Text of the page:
This week, on the banks of the largest river system in the world, Governors, environment secretaries and civil servants, Indigenous peoples and local community leaders, national governments, the private sector, and partner organizations will be meeting to discuss innovative partnerships and solutions to the threat of tropical deforestation at the 12th Annual Meeting of the Governors’ Climate and Forests (GCF) Task Force in Manaus, Amazonas, Brazil.
This meeting continues the legacy of the GCF Task Force – the world’s oldest and largest coalition of subnational jurisdictions, with 38 member states and provinces from ten countries, representing more than a third of the world’s tropical forests – of seeking to shift away from the current economic incentives that are causing substantial deforestation of tropical forests to the detriment of the climate and the people who depend on these forests (both locally and globally). Tropical deforestation is estimated to cause more climate warming emissions than the global transportation sector, and deforestation rates have increased despite the COVID-19 pandemic. Even if the world were able to shut off all fossil fuels today, we cannot avoid the worst impacts of the climate crisis unless we simultaneously, and without delay, reduce emissions from tropical deforestation and other land use changes.
A key element of the actions that GCF Task Force states and provinces are taking to reverse these trends is close partnership with Indigenous peoples and local communities. In 2018, the GCF Task Force endorsed Guiding Principles for Collaboration and Partnership Between Subnational Governments, Indigenous Peoples and Local Communities. Implementing these principles to ensure equitable, collaborative partnerships between governments, Indigenous Peoples, and local or traditional communities is essential for guaranteeing the human and territorial rights of key forest guardians. These partnerships are critical for conserving important forested regions of our world. The first session of this year’s annual meeting on Tuesday, March 15 is a reconvening of the Global Committee of Indigenous Peoples and Local Communities of the GCF Task Force. This Global Committee is working to implement the guiding principles across GCF Task Force jurisdictions and conducting the necessary partnership building that to ensure the success of this work.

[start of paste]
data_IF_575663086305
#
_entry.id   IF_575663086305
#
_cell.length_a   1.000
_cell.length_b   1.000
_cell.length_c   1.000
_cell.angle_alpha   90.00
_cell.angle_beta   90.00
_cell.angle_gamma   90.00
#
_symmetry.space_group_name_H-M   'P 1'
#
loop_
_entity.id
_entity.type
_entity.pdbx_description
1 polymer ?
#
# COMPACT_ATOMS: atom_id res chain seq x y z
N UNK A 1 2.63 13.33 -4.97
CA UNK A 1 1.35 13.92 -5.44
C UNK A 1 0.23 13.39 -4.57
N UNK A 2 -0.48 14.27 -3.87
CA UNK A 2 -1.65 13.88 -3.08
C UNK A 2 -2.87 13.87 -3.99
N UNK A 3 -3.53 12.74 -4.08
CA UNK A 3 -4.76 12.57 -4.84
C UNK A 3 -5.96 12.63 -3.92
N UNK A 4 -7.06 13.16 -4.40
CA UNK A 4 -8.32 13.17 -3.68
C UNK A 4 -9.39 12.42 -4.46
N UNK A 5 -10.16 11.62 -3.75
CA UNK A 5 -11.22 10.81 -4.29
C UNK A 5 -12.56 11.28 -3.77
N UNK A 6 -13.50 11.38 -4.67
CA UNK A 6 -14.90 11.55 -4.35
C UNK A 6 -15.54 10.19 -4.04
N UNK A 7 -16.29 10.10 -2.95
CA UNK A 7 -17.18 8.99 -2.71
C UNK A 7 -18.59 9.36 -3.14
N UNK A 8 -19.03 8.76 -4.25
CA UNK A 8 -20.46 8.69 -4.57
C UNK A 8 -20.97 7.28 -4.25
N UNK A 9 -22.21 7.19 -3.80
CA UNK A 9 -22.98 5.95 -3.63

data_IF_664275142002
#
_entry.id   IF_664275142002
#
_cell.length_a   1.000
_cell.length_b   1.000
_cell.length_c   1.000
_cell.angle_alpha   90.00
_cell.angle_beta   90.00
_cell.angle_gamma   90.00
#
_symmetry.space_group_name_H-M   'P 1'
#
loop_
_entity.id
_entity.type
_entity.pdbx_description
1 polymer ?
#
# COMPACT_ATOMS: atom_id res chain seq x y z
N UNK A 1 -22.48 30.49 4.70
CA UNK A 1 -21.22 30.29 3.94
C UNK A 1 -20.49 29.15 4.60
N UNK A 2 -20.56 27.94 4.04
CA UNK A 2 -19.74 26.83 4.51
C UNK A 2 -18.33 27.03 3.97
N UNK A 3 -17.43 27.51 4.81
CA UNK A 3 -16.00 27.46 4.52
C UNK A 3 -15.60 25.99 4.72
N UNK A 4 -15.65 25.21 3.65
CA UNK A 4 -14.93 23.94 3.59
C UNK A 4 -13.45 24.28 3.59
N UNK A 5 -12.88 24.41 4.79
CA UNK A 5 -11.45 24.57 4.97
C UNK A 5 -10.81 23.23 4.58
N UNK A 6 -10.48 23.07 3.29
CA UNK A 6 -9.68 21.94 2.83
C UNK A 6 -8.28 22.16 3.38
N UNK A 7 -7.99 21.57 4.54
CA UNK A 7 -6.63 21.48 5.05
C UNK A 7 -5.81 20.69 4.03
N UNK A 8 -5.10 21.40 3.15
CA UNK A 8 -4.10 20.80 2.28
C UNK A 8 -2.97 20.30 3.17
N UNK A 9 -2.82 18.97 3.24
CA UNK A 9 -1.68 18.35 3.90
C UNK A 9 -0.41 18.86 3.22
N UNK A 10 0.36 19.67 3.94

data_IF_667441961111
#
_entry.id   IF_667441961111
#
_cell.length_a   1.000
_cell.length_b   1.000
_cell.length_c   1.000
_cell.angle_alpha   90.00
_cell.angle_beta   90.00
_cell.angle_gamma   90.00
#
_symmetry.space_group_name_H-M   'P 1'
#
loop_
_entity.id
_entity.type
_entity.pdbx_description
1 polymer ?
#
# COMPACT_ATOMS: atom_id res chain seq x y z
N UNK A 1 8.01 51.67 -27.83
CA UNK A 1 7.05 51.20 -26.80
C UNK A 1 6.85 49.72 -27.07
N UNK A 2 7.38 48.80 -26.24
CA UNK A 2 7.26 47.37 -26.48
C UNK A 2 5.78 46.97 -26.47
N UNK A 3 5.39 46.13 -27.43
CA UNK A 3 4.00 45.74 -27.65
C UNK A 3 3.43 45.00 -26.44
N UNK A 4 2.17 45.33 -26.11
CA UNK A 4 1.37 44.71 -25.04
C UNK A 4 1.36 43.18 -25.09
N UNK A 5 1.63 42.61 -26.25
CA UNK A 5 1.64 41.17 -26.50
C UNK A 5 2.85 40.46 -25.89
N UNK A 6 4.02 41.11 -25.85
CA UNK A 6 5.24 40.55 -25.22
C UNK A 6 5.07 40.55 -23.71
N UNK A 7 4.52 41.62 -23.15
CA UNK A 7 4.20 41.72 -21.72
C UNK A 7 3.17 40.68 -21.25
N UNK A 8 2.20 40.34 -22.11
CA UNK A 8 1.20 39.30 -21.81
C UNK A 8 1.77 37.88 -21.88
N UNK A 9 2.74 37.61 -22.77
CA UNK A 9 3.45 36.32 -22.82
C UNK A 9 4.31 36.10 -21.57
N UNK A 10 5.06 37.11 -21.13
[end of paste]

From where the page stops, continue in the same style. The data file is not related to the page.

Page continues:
Global Committee members in the session emphasized the important structural agreement that the committee – which is made up of indigenous leaders and GCF Task Force governmental representatives – is based on partnership and equitable inclusion in decision making.
Juan Carlos Jintiach, representing the Coordinator of Indigenous Organizations of the Amazon River Basin (COICA) in the Global Committee, reminded participants that the science recognizes the role of indigenous peoples in protecting forests and that “we are the key actors in protecting forests, we are key actors with rights.”
Fellow Committee member Francisca Arara, an indigenous leader and representative of the Government of Acre, Brazil, added that in developing the joint organization and structure of the Global Committee, “it is not just time to talk, it is time to take concrete actions.”
The host of this year’s Annual Meeting, Governor Wilson Lima of Amazonas, Brazil – a state in the heart of the Amazon Basin which in and of itself is nearly three times larger than France – has Chaired the GCF Task Force since its last meeting in Caquetá, Colombia, in 2019. Later this week, he will be asking his fellow governors and GCF Task Force delegates to endorse a new call to action that is being called the Manaus Action Plan for a New Forest Economy (MAP). The MAP will serve as a policy guide for member states to reduce deforestation, create sustainable, forest-based economies, and protect the rights of Indigenous peoples and local communities, as well as a guide for partners to work directly with GCF Task Force member states and provinces. Through the MAP, GCF Task Force members will propose ambitious solutions to halt deforestation, recognizing that critical partnerships and sufficient financial support will be necessary to implement them. Stay tuned for more on the MAP and the GCF Task Force theory of change through government-to-government interactions and partnerships in a subsequent Legal Planet blog post later this week!
Background on the GCF Task Force
The GCF Task Force is a coalition of 38 states and provinces working to protect tropical forests, reduce emissions from deforestation, and promote rural development that maintains forests. Today, the coalition’s member states and provinces cover one-third of the world’s tropical forests and the task force has supported jurisdictional strategies and investment plans in each tropical region, harnessing the political leadership of committed governors and empowering civil servants and their civil society partners to build and maintain successful subnational programs. The GCF Task Force is currently housed at the University of Colorado at Boulder and will transition to the Emmett Institute on Climate Change and the Environment at UCLA School of Law in mid-2022. The Emmett Institute is co-sponsoring the GCF Task Force Annual Meeting.